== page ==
Rural round-up

16/05/2022

Government Bill ends high country farming as we know it :

The Labour Government has concluded its campaign to end generations of thoughtful stewardship of the South Island’s high country, National’s spokesperson for Land Information Nicola Grigg says.

“Today’s passing of the Crown Pastoral Land Reform Bill effectively ends a decades-old relationship between the Crown and high country pastoral leaseholders.

“The Bill states its purpose as ‘maintaining or enhancing inherent values across the Crown pastoral estate’, and it will, instead, have the opposite effect.

“These leaseholders have been effective custodians of this land for generations, but the Government will now impose a punitive regime devoid of any knowledge of practical implementation and will see environmental outcomes worsen rather than improve. . . 

India bans wheat exports as heatwave hurts crop, domestic prices soar – Rajendra Jadhav and Mayank Bhardwaj:

India has today banned wheat exports, just days after saying it was targeting record shipments this year, as a scorching heatwave curtails output and domestic prices soar to an all-time high.

The government said it would still allow exports backed by letters of credit already issued, and to those countries that requested supplies “to meet their food security needs”.

Global buyers were banking on supplies from the world’s second-biggest wheat producer after exports from the Black Sea region plunged following Russia’s invasion of Ukraine in late February. Prior to the ban, India had aimed to ship a record 10 million tonnes this year.

The ban could drive global prices to new peaks and hit poor consumers in Asia and Africa. . . 

Can-do approach keeps garage going – Sally Rae:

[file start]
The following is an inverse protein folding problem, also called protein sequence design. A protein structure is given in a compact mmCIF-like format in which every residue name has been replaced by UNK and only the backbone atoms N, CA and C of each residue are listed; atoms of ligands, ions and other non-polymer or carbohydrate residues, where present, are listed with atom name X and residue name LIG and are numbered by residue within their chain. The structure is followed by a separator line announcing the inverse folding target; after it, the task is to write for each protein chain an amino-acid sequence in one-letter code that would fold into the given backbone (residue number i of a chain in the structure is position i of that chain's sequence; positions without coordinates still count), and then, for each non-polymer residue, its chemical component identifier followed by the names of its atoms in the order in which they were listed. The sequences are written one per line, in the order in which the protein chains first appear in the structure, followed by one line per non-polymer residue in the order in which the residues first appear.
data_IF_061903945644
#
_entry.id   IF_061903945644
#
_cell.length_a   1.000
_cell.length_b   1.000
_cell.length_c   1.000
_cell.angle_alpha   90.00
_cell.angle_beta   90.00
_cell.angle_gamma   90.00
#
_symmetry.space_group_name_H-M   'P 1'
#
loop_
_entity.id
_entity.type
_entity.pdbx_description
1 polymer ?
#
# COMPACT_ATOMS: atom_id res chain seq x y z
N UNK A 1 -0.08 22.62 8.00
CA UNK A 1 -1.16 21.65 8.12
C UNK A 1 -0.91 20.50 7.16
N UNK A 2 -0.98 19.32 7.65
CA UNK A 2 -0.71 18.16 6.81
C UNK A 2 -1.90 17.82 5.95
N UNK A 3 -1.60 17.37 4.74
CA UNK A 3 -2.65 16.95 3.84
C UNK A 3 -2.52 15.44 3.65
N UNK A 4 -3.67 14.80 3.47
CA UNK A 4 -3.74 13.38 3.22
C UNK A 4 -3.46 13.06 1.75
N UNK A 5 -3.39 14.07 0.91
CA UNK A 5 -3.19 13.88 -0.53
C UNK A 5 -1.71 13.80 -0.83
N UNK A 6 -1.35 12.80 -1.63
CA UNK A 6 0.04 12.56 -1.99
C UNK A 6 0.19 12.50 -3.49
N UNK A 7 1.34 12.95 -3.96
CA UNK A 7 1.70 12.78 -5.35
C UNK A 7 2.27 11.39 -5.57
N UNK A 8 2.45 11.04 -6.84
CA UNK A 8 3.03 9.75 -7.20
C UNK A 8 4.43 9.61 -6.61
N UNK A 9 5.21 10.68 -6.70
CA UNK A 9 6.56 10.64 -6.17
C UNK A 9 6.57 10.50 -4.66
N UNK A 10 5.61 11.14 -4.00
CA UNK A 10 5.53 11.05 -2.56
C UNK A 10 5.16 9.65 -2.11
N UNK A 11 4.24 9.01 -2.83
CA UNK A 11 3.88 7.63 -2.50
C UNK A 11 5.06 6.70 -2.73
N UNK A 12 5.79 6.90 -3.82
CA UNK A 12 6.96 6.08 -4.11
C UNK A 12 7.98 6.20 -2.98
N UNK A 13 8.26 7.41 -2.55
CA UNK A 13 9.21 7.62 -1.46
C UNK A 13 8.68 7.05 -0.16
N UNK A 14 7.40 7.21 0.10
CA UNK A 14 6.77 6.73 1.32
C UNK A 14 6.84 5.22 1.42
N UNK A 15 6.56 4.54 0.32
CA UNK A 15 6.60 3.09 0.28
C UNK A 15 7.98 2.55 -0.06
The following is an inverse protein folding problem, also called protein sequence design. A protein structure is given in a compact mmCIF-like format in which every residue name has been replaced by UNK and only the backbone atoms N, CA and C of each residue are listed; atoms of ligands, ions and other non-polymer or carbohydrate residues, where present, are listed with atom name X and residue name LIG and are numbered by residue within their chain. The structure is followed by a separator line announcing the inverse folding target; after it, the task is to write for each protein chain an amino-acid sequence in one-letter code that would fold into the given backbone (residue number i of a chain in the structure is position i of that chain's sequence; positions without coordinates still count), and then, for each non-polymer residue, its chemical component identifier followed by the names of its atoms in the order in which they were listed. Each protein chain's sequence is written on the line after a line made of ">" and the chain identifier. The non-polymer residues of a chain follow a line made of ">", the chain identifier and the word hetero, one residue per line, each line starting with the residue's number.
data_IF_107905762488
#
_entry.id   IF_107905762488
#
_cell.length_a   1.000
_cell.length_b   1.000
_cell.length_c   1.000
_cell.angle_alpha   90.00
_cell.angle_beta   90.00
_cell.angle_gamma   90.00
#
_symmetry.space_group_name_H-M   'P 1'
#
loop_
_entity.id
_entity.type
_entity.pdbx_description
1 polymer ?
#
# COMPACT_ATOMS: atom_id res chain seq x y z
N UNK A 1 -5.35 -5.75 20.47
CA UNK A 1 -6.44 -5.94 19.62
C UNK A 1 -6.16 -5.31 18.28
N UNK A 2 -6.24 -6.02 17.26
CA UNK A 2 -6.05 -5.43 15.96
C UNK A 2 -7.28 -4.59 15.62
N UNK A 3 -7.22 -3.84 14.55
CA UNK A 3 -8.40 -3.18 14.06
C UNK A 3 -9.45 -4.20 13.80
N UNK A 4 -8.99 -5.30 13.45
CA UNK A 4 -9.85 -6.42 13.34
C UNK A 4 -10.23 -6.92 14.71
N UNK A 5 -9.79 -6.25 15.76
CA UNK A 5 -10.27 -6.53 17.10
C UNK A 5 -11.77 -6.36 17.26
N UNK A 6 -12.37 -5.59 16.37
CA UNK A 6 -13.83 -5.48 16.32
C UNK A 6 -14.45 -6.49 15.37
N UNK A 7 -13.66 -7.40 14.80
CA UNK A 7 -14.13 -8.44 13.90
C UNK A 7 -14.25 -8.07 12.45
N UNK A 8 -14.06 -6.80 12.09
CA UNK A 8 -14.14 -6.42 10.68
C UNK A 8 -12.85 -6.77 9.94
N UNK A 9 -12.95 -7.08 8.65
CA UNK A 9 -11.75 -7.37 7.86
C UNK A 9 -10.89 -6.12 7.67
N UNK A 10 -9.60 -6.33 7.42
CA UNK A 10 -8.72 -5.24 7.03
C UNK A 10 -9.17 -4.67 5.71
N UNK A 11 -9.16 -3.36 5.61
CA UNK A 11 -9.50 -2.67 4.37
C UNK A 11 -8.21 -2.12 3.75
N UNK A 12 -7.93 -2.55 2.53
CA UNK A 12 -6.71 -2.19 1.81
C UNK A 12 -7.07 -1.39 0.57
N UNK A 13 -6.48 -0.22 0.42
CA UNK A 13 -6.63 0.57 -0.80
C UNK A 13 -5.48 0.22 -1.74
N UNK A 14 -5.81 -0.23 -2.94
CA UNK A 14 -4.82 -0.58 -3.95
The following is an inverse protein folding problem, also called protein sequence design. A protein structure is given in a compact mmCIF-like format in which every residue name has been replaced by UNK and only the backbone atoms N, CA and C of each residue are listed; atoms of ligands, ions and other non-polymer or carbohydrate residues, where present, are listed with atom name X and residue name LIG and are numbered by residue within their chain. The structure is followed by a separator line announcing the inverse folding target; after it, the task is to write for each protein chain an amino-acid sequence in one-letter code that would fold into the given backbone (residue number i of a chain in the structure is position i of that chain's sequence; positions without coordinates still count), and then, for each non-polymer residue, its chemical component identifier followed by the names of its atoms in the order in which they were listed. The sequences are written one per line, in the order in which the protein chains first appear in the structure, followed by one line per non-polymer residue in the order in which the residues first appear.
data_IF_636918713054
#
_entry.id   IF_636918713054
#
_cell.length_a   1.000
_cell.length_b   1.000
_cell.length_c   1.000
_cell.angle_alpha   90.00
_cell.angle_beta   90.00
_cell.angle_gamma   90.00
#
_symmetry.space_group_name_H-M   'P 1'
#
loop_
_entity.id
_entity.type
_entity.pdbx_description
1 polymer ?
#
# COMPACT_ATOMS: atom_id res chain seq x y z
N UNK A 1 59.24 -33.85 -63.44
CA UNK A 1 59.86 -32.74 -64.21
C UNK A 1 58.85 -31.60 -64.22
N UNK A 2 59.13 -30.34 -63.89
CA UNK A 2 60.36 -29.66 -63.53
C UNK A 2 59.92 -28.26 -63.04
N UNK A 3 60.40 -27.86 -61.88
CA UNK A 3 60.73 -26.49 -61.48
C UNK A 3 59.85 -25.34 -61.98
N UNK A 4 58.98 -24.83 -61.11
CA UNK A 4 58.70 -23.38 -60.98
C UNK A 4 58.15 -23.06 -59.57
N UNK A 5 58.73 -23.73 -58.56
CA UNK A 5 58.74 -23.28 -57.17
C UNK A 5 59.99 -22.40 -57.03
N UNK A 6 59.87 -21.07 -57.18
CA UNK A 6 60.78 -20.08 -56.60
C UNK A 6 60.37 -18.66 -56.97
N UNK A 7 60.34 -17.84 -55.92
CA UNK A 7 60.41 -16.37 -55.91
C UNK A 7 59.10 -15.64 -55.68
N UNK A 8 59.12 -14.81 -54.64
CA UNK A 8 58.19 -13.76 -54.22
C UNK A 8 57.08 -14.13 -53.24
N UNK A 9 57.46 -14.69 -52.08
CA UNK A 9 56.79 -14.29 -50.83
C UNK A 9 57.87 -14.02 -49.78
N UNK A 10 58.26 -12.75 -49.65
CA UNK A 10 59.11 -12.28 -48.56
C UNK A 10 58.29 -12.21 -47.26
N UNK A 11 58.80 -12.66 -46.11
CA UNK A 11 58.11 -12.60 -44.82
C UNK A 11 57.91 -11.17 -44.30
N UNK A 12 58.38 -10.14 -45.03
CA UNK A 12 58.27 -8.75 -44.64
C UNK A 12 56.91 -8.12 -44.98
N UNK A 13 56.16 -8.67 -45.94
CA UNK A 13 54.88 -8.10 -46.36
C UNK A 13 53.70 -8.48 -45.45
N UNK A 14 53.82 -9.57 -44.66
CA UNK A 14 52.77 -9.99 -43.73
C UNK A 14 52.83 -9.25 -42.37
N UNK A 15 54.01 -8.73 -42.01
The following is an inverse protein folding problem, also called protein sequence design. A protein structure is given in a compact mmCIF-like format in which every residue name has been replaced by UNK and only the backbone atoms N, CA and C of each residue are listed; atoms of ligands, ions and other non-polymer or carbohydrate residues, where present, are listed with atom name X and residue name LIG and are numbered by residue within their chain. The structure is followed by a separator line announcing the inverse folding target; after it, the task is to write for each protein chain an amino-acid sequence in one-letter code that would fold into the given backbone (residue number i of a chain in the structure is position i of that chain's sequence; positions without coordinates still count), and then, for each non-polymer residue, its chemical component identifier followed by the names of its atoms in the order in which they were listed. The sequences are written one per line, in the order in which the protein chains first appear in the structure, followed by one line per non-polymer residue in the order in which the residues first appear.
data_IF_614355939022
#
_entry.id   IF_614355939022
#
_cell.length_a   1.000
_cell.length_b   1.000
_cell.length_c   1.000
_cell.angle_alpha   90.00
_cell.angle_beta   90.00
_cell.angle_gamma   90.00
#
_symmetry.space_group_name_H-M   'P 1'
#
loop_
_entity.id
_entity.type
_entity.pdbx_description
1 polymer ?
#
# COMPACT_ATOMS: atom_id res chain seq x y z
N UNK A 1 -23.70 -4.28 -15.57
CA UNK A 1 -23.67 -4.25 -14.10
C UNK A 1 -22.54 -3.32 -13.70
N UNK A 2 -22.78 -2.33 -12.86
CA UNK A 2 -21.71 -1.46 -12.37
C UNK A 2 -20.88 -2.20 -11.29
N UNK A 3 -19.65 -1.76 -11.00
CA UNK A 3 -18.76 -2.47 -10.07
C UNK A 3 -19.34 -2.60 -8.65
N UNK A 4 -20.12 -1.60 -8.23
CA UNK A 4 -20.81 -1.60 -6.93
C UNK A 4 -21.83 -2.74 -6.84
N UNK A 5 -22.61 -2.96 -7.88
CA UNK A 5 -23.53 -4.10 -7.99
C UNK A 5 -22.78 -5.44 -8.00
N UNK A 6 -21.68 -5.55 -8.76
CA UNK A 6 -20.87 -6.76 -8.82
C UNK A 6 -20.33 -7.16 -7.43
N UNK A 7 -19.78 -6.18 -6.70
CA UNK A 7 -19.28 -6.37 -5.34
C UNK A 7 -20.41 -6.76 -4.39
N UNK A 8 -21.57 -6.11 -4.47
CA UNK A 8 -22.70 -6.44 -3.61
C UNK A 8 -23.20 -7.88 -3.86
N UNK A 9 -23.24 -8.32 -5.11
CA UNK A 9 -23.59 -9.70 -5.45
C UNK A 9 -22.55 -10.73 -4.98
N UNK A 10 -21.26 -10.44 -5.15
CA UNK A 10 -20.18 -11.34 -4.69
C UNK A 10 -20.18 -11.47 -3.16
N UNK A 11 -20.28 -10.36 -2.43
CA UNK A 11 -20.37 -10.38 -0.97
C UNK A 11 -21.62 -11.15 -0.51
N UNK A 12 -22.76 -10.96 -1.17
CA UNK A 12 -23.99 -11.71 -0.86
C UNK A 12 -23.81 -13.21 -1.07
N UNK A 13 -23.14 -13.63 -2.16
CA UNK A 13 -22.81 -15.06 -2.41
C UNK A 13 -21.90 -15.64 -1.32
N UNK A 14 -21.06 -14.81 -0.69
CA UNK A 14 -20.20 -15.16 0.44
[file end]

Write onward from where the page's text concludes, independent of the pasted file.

In the sleepy North Otago township of Duntroon lives a couple who have overcome massive obstacles to continue to operate a business in their much-loved community. Business editor Sally Rae reports.

There’s a quote written in chalk on the blackboard outside the Duntroon Garage.

“Believe you can and you’re halfway there,” it tells visitors to the rural business in heartland North Otago.

Inspirational quotes might be a dime a dozen but this one is no twee slogan — it is the perfect summation of the unassuming couple behind the business, for whom the term inspirational seems strangely inadequate. . .

DCANZ welcomes New Zealand Action to Fix Canada dairy import system :

The Dairy Companies Association of New Zealand ( DCANZ) is welcoming the announcement today that New Zealand has invoked dispute settlement proceedings with Canada over the implementation of its dairy obligations under the Comprehensive and Progressive Agreement for Trans-Pacific Partnership (CPTPP).

“Canada has adopted an approach to administering CPTPP quotas which breaks the rules of the agreement and has severely restricted use of the limited market access,” says DCANZ Chairman Malcolm Bailey.

“Trade agreements are only as good as their implementation. We fully support the New Zealand Government in taking this step to ensure the rules are enforced and the agreed access is usable.”

Canada is a highly protected market for dairy products with tariffs as high as 300%. CPTPP outcomes for access to the Canadian dairy market were limited to a series of reduced tariff rate quotas, and the administration system Canada has put in place for these quotas has seen the right to import primarily given to domestic processors who are direct competitors to New Zealand exporters of those products. This has resulted in pitifully low quota fill rates averaging just 8% in the latest quota year. . . 

Vegetable prices stabilising as growers begin to meet demand – industry body :

There are signs fresh vegetable prices are stabilising as winter nears, with growers responding to supply issues, an industry player says.